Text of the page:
Remember one size doesn’t fit all

However, this is often a difficult remit – building an environment that has the required functionality, which reflects the company’s brand values and ethos, but can be tweaked to recreate a sense of familiarity to those working in it. To create a place that fit the individuals within it, without having a “one size fits all” can be the proverbial ‘square peg in the round hole’ dilemma.

What happens to personalisation and flexibility within the workforce? How do forward thinking companies ensure that they are not producing an inflexible space designed for all but only suitable for few? And what about those in the workforce who work remotely, or who only visit infrequently, how do enterprises integrate them into the culture? Matt Saul talked about this exact challenge at Expedia with the installation of temporary desks for those infrequent office workers, “We are introducing hot desks into the offices but we have chosen to do so softly. They are branded with a red adaptor, a red cover for the desk, but ensuring that there is a choice for those who come into the office so rarely they don’t feel like they need a desk. If management is pushing the change, there will be an emotive reaction to it.”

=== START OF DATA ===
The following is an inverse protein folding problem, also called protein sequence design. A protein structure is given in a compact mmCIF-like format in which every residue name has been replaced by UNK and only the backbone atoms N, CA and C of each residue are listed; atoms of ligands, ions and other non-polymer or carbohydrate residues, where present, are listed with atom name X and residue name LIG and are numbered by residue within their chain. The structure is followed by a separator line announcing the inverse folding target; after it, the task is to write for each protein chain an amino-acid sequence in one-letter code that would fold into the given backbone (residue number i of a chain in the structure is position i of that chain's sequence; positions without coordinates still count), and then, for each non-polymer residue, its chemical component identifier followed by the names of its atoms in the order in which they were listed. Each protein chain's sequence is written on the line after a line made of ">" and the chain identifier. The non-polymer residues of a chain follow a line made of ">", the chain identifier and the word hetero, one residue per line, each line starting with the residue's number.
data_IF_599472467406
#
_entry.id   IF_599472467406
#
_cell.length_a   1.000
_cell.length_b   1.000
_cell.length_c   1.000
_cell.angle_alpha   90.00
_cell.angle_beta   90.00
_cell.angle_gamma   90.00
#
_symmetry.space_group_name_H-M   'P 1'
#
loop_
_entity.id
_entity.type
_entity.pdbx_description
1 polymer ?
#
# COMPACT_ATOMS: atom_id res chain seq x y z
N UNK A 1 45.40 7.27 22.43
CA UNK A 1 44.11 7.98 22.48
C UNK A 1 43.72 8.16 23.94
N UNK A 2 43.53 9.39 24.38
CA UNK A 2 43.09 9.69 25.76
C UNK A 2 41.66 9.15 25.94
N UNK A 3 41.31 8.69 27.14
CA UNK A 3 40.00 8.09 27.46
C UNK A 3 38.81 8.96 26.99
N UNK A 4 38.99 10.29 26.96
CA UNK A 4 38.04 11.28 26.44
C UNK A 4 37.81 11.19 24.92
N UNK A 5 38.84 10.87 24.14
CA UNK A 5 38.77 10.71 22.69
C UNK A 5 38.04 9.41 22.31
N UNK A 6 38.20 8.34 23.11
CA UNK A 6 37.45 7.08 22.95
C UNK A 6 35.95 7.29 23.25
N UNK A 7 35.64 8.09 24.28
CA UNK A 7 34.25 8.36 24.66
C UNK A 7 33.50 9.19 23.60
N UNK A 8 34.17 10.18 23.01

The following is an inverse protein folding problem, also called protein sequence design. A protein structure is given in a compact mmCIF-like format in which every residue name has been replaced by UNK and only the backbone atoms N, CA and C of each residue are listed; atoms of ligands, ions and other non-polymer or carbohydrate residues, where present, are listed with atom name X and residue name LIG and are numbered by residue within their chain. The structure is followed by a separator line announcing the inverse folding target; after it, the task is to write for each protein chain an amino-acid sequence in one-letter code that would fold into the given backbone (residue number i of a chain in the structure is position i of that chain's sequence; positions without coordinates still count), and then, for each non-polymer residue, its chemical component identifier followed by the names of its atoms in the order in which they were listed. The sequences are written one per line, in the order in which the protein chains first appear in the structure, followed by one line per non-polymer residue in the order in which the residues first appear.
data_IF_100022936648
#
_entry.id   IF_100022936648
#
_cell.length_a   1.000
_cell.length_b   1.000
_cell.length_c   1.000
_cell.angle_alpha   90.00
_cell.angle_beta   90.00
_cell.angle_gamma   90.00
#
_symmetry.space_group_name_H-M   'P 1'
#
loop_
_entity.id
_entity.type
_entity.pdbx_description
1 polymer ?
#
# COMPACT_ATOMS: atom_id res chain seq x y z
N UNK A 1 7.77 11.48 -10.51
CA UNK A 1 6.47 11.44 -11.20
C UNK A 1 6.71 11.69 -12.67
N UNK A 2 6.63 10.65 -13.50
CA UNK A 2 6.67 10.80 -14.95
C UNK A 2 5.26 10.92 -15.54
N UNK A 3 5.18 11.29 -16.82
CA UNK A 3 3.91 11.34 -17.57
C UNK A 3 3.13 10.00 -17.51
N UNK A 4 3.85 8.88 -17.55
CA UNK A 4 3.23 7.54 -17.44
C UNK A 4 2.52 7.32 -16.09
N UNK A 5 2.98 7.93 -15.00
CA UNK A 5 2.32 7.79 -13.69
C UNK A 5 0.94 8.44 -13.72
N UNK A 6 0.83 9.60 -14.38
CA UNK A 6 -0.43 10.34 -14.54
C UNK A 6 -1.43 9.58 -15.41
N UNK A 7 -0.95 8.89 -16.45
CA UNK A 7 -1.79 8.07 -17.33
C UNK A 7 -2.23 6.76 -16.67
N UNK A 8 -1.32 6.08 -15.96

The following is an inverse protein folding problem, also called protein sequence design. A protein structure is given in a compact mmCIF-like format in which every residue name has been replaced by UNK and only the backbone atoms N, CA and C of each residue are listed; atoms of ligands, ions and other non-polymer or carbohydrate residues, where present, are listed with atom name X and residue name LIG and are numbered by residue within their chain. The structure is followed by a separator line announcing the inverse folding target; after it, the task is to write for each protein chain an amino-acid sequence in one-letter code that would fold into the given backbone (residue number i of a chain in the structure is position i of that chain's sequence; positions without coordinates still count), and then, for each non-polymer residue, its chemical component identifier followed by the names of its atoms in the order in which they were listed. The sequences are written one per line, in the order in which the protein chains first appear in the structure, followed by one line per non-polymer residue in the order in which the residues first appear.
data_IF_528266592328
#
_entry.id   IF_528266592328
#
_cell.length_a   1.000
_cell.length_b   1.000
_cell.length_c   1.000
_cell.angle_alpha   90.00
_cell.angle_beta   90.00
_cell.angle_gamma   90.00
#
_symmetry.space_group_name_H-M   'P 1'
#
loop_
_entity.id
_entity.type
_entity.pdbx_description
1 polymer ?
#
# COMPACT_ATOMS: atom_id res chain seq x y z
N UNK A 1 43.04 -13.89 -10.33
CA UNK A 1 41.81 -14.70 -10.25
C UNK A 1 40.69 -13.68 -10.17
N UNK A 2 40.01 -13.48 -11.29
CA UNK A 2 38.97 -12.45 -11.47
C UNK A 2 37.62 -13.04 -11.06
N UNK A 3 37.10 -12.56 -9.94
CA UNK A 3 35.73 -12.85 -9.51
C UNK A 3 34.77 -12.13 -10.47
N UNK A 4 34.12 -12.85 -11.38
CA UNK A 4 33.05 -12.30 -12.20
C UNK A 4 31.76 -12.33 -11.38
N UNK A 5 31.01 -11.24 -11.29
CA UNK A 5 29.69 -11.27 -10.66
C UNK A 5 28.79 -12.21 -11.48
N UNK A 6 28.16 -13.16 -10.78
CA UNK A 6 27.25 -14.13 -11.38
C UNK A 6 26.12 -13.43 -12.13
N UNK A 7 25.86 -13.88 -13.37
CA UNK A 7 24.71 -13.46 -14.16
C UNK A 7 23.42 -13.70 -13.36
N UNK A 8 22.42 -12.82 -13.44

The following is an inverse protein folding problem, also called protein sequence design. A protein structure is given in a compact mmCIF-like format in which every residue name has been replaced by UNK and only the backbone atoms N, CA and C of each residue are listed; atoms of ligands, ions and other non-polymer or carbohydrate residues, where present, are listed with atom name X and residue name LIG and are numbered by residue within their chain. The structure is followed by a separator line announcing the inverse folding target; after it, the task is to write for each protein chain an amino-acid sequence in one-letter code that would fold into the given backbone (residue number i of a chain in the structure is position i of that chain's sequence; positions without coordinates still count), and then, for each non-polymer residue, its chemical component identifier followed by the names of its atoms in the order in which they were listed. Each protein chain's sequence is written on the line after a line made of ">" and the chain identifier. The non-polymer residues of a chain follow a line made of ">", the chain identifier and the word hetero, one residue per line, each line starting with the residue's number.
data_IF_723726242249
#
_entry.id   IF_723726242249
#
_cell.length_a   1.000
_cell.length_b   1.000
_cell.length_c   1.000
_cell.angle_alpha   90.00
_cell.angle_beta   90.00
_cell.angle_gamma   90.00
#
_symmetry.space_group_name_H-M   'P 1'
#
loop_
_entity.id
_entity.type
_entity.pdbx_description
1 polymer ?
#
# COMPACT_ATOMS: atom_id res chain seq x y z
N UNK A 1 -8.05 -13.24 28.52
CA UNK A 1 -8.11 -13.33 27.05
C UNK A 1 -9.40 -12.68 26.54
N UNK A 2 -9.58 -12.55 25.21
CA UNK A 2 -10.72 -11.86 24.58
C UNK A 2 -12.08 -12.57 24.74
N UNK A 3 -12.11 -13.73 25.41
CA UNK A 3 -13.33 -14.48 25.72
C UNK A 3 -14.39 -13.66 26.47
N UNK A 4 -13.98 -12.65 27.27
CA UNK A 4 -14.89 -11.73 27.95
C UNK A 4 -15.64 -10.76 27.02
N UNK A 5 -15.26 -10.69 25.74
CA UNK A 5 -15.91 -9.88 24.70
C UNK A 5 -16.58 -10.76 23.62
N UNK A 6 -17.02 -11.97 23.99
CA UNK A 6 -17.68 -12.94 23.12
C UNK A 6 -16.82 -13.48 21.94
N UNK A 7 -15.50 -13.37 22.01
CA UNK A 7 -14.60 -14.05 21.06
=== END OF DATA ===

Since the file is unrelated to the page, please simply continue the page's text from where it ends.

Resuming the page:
Build a Vision         

James Yates, Senior Property Strategy Manager at Vodafone elaborated on this dilemma by explaining that enterprises need to build a workplace that reflected where the company is going, and to communicate that vision through your workspace while providing a sense of ownership created from that. However, members of the workforce need to be able to take individual ownership over their workspace, a sense of responsibility to make sure the environment is right for them.

Acknowledging that we don’t all work the same way and that the workplace should embrace those different working styles and in fact, this diversity can often support your culture is key. The design needs to be conscious of our differences, be flexible in its approach and fluid in its functions. However, the actual space needs to be practical – to have enough places to sit and to be an environment where the majority, if not the totality can work. It needs to be done in synergy with technology where technology facilitates this fluidity of working, rather than dictating it.

There is a lot more at play in today’s workplace. It is not just about the range of age of the workforce and the consequential traits or trends this might result in. Culture in a workforce is a combination of the physical workspace, which effectively becomes a corporate hub to nurture and envelops the personalities and their emotions of those who work within it. Get this right and the workplace can bring support and inspiration that ultimately will not only boost the team’s careers but also the company’s growth and culture.